Qourtney progressed with the help of reentry services at Theodora House
While living at Theodora House, Volunteers of America Indiana's work-release facility for women, Qourtney could change her frame of mind and find success.
When Qourtney Bush was at Theodora House (Volunteers of America of Indiana's work-release facility for women) from August 2006 to May 2007, the thought that she could have the life she currently has never crossed her mind. However, her experience at Theodora House helped her develop self-awareness; and in turn with other life events she gained the good life she has now.
Bush learned two main lessons during the time she spent with Volunteers of America staff and the other residents. First, she realized that she isn't the only ex-offender out there and "having your own pity party is pointless." Second, she realized that nobody owes her anything and that it's up to her to accomplish things.
"Volunteers of America of Indiana helped me change my perspective. I didn't make any progress until I thought things into existence and affirmed things into reality. Getting out of my hard situation wasn't a cake walk, but I arrived at it daily."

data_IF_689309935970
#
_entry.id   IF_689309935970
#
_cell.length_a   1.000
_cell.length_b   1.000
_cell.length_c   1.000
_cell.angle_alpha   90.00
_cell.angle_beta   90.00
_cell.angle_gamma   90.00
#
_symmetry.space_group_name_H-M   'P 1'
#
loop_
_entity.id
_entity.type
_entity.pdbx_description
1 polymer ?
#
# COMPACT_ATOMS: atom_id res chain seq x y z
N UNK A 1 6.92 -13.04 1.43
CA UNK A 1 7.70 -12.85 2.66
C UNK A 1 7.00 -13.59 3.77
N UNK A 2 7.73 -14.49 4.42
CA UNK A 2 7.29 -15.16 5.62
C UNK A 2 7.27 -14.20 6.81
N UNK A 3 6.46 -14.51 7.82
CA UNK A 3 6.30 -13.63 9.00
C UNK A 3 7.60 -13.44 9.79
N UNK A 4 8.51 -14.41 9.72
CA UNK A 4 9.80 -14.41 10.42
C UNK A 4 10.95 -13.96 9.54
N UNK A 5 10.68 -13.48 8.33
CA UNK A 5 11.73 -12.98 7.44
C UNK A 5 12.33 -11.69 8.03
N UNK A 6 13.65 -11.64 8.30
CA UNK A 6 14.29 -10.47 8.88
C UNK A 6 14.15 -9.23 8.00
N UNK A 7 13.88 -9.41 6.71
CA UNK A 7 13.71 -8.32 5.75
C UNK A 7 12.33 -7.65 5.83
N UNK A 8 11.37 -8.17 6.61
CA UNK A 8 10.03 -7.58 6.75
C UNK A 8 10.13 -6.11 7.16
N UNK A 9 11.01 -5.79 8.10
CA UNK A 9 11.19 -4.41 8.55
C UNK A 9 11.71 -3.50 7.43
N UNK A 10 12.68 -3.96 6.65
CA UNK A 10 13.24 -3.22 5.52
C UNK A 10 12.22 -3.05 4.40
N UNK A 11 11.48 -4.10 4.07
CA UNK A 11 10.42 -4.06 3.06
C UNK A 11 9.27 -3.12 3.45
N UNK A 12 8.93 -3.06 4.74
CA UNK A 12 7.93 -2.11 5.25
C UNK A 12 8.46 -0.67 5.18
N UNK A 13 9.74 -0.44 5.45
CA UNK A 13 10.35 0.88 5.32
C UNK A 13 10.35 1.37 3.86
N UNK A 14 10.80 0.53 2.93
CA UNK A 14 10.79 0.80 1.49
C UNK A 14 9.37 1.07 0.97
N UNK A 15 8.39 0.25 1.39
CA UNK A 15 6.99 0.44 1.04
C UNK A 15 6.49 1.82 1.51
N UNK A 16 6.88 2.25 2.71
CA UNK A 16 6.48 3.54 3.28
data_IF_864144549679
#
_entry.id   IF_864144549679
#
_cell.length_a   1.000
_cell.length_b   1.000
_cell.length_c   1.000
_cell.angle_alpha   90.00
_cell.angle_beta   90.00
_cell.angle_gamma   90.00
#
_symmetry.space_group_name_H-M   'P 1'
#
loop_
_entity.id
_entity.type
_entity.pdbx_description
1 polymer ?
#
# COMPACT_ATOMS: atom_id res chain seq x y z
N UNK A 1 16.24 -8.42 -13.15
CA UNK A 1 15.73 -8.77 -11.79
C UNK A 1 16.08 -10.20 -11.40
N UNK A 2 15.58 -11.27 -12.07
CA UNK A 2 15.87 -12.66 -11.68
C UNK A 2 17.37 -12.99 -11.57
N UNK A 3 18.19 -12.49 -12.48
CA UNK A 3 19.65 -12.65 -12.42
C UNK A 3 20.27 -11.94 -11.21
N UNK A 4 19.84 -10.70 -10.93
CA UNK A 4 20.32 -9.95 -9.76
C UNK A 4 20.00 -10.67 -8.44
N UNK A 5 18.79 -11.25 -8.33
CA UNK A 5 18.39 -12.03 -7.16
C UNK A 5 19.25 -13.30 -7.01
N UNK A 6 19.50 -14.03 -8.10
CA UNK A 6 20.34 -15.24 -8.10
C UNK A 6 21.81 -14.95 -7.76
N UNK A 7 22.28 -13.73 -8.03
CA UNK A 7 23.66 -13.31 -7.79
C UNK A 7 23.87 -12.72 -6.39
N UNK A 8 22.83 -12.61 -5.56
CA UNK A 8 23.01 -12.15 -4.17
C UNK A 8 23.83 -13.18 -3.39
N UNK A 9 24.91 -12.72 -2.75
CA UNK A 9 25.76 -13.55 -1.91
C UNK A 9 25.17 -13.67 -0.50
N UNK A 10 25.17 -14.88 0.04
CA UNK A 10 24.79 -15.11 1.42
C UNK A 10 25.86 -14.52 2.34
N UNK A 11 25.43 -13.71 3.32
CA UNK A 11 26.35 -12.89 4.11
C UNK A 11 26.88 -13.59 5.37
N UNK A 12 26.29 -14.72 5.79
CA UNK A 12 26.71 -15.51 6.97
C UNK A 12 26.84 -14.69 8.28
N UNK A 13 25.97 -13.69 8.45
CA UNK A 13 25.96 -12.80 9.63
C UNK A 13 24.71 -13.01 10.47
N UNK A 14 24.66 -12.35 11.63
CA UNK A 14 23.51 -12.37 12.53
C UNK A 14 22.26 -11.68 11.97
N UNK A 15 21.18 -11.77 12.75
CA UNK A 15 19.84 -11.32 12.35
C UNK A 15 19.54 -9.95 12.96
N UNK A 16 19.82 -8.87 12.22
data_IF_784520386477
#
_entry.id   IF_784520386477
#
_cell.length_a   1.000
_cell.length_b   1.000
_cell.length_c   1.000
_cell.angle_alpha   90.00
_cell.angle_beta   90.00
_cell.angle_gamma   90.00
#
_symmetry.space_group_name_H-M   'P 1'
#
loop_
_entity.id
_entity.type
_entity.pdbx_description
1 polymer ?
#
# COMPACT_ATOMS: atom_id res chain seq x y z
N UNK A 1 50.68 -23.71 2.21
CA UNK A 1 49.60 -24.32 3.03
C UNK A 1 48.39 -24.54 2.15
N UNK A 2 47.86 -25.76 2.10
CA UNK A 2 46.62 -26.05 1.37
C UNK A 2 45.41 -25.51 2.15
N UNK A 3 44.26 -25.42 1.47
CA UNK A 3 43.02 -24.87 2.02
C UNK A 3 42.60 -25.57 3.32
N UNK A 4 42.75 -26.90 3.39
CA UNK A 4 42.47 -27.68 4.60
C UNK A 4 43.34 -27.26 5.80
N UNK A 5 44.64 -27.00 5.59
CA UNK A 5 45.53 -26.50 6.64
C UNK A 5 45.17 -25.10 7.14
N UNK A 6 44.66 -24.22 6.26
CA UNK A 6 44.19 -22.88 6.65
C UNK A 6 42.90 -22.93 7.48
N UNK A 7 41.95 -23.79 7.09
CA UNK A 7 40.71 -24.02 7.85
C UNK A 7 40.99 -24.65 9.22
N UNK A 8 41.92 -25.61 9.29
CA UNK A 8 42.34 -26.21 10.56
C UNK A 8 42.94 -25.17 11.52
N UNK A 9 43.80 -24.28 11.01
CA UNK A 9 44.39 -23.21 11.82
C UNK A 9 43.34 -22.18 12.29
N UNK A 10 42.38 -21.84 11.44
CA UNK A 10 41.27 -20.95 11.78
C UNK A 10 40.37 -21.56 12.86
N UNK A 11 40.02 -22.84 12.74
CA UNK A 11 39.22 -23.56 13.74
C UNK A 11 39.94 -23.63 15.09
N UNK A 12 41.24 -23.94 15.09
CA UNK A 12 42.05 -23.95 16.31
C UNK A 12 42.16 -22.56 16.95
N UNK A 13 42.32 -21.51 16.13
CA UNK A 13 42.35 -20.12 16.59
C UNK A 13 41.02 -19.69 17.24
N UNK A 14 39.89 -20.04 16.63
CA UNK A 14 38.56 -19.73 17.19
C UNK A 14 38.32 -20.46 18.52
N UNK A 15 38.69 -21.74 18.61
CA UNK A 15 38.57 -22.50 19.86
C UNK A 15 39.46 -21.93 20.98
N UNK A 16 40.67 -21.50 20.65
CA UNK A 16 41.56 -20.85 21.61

After leaving Theodora House in 2007 and overcoming many other obstacles (including a kidney transplant) she became a certified pharmacy tech in December, 2014. While Qourtney gains more experience and certifications to add to her resume, she does medical billing. She is also looking forward to starting the expungement process so she can be even more employable.
Bush has many passions including workforce development, reentry services, organ donations and transplants, and motivational speaking. She is currently involved with fundraising walks for organ transplants. She would like to start her own non-profit one day to provide more opportunities for men and women coming out prison - to help them overcome barriers resulting from their felony.
"I greatly appreciate the work that Volunteers of America of Indiana did for me." Bush said. "I volunteer with them and also with my church." Bush is truly paying it forward, from discussing issues and giving positive advice to current Theodora House residents to her also involvement in the Second Chance Mentoring Program.
"I am passionate about sharing my story to help other women at Theodora House know what is possible."